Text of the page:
Chronological Conundrums 2

Finally managed to finish reading, or more like skimming, all the volumes making Charles Ginenthal’s ‘Pillars of the Past Series”; these books are loaded with scholarly information that will take a major effort to digest but one early conclusion may be made – Lyn Rose’s various retrocalculations clinch the argument for the shortened chronology or history as proposed by Ginenthal, in that ‘history’ starts at around 1200 BC. and therefore I have to side with the Ginenthal-Rose historical reconstruction scheme.

The termination of the Roman Period coupled with the appearance of the various, crude megalithic structures such as Stonehenge and other similar constructions during the ensuing Middle Ages is also accepted, though the finely detailed and precise stone work of earlier civilisation construction elsewhere has to be placed contemporaneously with the Roman Period, or earlier. Crucial to understanding these older artefacts will be their geological settings.

Geology tends to ignore anthropological issues because of the belief in the theory of biological evolution and the restriction that belief imposes on the distribution of the human species geologically.

This suggests that the Pleistocene extinction event that killed off the Mega Fauna was also the Roman terminating catastrophe. But Ginenthal et al reach no such conclusion and instead associate the Pleistocene Extinction event with the Velikovsky Event of an earlier time before 1200 BC.

This leads one to rethink the post-roman history and the Heinsohn 700 Phantom centuries.

The Roman aqueduct under Holocene sands and gravels discovered during the mining of the Rhein valley lignite (brown coal) tends to hint at the Roman Terminus Event as the Pleistocene unless there was a global catastrophe that followed the Pleistocene event. Shortening human history, as Ginenthal et al proposed, also requires a shortening of geological history, or more accurately of a less uniformitarianist scheme in which catastrophes are included, in itself a heresy of the first order unless one professes faith in the looming CO2 Catastrophe religion, and then I suppose such faith would permit one to have a more catastrophic view of the past.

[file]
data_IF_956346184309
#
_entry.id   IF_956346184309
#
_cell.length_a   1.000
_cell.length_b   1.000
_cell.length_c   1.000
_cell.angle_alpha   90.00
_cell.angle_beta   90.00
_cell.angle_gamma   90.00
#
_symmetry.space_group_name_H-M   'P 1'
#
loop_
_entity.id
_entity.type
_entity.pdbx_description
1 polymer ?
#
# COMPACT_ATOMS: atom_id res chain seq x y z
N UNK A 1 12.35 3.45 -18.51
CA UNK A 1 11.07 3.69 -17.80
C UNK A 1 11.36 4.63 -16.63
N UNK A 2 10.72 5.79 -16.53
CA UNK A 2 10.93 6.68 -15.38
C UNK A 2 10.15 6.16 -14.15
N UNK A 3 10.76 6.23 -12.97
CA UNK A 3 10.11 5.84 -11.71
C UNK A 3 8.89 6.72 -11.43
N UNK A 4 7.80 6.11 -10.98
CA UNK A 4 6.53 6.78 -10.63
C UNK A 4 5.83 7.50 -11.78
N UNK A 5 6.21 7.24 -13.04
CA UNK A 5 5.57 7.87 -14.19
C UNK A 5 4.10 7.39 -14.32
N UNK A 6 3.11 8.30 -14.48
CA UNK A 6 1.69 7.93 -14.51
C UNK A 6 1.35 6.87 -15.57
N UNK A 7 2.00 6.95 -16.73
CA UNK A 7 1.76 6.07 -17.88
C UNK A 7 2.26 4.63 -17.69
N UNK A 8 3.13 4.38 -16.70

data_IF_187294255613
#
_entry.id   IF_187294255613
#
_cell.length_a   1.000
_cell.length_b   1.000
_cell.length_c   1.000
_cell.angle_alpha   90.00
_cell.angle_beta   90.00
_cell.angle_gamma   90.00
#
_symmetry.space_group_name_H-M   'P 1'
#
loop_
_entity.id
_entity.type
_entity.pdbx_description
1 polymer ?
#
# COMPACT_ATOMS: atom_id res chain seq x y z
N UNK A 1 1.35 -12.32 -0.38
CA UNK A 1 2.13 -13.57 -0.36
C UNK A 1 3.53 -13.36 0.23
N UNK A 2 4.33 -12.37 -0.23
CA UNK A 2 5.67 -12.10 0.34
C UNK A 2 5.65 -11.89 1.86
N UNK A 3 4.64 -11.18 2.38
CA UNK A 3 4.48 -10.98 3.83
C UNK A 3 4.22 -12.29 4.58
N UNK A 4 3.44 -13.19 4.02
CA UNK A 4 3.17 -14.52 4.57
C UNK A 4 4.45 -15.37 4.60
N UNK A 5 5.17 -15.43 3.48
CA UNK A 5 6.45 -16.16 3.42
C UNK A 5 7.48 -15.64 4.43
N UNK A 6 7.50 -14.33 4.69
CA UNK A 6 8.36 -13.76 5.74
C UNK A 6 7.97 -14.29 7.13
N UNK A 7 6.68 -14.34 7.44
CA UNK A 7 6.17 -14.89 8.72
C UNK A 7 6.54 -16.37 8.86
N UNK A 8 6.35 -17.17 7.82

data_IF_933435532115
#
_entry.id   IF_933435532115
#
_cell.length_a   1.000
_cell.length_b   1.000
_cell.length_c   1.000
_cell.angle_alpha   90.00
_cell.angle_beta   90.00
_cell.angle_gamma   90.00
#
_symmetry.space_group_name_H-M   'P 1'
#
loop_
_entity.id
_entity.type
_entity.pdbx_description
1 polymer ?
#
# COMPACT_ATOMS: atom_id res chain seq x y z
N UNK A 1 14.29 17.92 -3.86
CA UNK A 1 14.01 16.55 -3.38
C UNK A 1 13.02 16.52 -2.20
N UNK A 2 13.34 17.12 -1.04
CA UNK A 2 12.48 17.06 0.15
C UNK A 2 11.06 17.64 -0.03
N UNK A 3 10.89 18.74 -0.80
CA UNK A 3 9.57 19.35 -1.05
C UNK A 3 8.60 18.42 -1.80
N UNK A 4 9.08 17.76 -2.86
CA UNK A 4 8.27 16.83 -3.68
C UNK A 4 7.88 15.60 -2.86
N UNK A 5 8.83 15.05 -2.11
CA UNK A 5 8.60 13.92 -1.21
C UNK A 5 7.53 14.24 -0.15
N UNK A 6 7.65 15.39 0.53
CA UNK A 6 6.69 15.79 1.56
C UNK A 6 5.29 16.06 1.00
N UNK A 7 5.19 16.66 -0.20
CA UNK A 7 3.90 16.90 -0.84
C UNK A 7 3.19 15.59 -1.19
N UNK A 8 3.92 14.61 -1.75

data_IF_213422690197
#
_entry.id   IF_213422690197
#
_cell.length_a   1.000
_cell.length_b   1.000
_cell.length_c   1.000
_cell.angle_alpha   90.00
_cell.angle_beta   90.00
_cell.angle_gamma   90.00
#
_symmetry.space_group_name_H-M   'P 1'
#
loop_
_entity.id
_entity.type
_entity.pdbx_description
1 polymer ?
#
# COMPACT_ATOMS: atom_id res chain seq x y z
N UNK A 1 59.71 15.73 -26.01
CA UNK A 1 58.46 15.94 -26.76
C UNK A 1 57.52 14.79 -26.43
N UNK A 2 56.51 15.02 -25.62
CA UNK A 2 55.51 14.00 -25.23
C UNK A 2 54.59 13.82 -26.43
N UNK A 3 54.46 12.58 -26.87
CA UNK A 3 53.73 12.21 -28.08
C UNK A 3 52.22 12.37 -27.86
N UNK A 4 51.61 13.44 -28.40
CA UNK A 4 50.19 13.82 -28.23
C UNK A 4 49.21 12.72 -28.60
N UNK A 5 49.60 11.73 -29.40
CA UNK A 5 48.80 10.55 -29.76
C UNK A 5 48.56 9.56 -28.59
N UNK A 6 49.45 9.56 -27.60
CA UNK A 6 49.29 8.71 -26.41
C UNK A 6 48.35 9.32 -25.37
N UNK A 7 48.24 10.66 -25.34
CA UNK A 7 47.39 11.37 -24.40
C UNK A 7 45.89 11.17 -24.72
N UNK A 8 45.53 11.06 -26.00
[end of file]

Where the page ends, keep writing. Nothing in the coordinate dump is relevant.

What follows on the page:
The main stumbling block remains the view that from 1200 BC onwards the only civilisation of the Middle East and Roman era; What about the Americas, China and Asia? Did not people there also reach similar civilisational heights? The impression I have from reading the mainstream history is that these peoples were primitives and in need of spiritual salvation by the superior European Christians who spread outwards from the 15th century CE onwards.

This leads me to consider that there was an additional catastrophic event hat terminate the Ming Dynasty as inferred by Gavin Menzies, an event restricted to the Asian Hemisphere, but which did not seem to affect the European hemisphere too much and which marked the start of the Little Ice Age and further species extinctions such as the New Zealand Moa and Lemur, and Australian megafauna.

Of course such catastrophes don’t happen in isolation but are more probably a period of catastrophic events over decades or longer, perhaps.

But the most perplexing issue is explaining the Middle Ages period or the first millenium AD – the Heinsohn Phantom Years, and are the already identified megalthic periods assigned to 4000 BC onwards to 1200 BC correct or are they misplaced because of the presumption of Darwinian evolution, that all these primitive remains are from unevolved humans just out of the stone-age, or are these remains the result of civilised humans being suddenly left out on a limb after a global catastrophe and thus with no survival skills and hence post Roman era artefacts as proposed by Ginenthal et al?

For the present I am fence-sitting the first millennium CE debate and will focus initially on establishing the geological setting of the various ‘old civilisations’ scattered around the Earth.

Whoever thought becoming retired was all beer and skittles…

About Louis Hissink